Regardless of whether you are the first franchisee for your particular brand in your city or you are just one of the many franchise owners in the region, remember that you are buying the brand, and the goodwill associated with it. Branding is what has led businesses, not just restaurants, worldwide to experience high profits. Branding teaches people to know what to expect when buying that businesses product or service. This is the crux of what a franchise is all about. When someone walks into a Subway restaurant in Austin, TX they know that they will experience the same smells, flavors, colors, and general atmosphere that they are used to when they go to a Subway in any other city. This branding is what has led many businesses to success because their customers know and rely on the fact that they will have an equally pleasant experience regardless of whether they are at the restaurant near their home or the same restaurant across the country.
The key to owning and operating a QSR franchise is to ensure that you have the skill set to handle multiple employees all housed within a small area, while still maintaining the proper customer service skills to gratify the customer and ensure that they will return. With most variations of quick service food types being saturated in the marketplace, a savvy franchise purchaser must ensure that when buying their QSR they will stand out from the competition. If your restaurant serves hamburgers, then you will have a lot of competition, but if you can differentiate your hamburger or your customer service from that of your competitors, positively, then you can many times overcome the competition and make a name for yourself in the area.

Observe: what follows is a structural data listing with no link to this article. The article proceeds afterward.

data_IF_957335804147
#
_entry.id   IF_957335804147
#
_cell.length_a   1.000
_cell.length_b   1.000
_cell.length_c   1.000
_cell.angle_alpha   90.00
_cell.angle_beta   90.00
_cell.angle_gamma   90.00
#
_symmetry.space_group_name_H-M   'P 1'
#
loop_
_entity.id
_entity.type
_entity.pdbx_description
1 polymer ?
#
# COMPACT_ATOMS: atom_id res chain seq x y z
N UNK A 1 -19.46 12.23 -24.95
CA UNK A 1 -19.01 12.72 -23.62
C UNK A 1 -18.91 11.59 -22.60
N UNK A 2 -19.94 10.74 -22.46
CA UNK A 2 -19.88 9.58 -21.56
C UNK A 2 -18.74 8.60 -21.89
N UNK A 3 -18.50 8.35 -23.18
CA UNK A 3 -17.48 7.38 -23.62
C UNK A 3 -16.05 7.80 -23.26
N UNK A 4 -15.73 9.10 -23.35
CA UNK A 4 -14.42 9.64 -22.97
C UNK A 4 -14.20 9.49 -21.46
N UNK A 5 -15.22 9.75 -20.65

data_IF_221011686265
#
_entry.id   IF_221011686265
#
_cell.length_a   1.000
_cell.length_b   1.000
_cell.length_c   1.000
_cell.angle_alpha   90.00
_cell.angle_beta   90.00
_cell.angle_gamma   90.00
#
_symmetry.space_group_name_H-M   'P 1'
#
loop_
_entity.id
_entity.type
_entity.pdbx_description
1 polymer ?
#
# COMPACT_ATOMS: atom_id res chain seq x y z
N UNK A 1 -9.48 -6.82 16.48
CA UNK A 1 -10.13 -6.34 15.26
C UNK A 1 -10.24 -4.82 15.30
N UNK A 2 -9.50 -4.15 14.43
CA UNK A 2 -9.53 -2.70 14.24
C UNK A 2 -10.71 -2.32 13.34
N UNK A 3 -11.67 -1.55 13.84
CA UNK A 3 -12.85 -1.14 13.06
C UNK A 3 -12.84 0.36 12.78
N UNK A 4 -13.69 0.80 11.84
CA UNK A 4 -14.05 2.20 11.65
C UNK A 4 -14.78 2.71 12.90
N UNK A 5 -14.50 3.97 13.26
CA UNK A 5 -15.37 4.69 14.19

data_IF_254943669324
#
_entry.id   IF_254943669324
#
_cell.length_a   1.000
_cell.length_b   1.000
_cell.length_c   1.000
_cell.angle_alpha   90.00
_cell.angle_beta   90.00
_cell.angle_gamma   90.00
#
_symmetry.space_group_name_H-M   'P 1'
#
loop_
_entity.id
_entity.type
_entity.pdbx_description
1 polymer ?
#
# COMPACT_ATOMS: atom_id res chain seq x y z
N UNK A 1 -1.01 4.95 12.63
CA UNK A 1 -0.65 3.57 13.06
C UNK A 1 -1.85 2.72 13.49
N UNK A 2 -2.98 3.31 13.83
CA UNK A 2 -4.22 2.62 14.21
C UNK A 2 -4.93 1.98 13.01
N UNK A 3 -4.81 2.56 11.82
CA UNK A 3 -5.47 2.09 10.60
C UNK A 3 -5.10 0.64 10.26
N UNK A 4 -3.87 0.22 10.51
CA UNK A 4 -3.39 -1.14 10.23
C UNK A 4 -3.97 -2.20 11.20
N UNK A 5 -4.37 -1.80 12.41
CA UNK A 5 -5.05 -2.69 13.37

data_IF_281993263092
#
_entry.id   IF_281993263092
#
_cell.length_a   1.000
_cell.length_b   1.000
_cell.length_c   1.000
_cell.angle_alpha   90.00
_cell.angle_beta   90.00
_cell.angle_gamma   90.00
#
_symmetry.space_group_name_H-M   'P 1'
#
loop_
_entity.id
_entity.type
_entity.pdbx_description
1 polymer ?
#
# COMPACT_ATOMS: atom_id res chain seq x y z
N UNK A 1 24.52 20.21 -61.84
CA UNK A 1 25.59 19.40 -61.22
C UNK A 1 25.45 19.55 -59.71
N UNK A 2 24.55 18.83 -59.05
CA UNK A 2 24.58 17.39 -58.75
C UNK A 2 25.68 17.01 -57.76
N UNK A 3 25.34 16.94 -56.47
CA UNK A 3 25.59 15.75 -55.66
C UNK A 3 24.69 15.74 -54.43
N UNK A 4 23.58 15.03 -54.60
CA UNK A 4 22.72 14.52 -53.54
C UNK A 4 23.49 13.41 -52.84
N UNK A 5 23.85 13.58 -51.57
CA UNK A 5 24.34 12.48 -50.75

With more and more people on the go and avoiding long lunches and dinners, quick service restaurants are filling a need for consumers everywhere. From 2018 to 2019, the QSR franchise industry grew by 1.7%, which brought their numbers up to over 183 thousand establishments just in the United States. In the last ten years the industry has continually grown and it does not seem to have a plateau planned in the near future. Profits may not come quick for the average franchisee, but for the willing entrepreneur, the long game may well be worth the investment of both time and money.

For more information or to schedule a customized consultation for your business, you can write to franchising@SLA.Law or call (866) 99-FRANCHISE.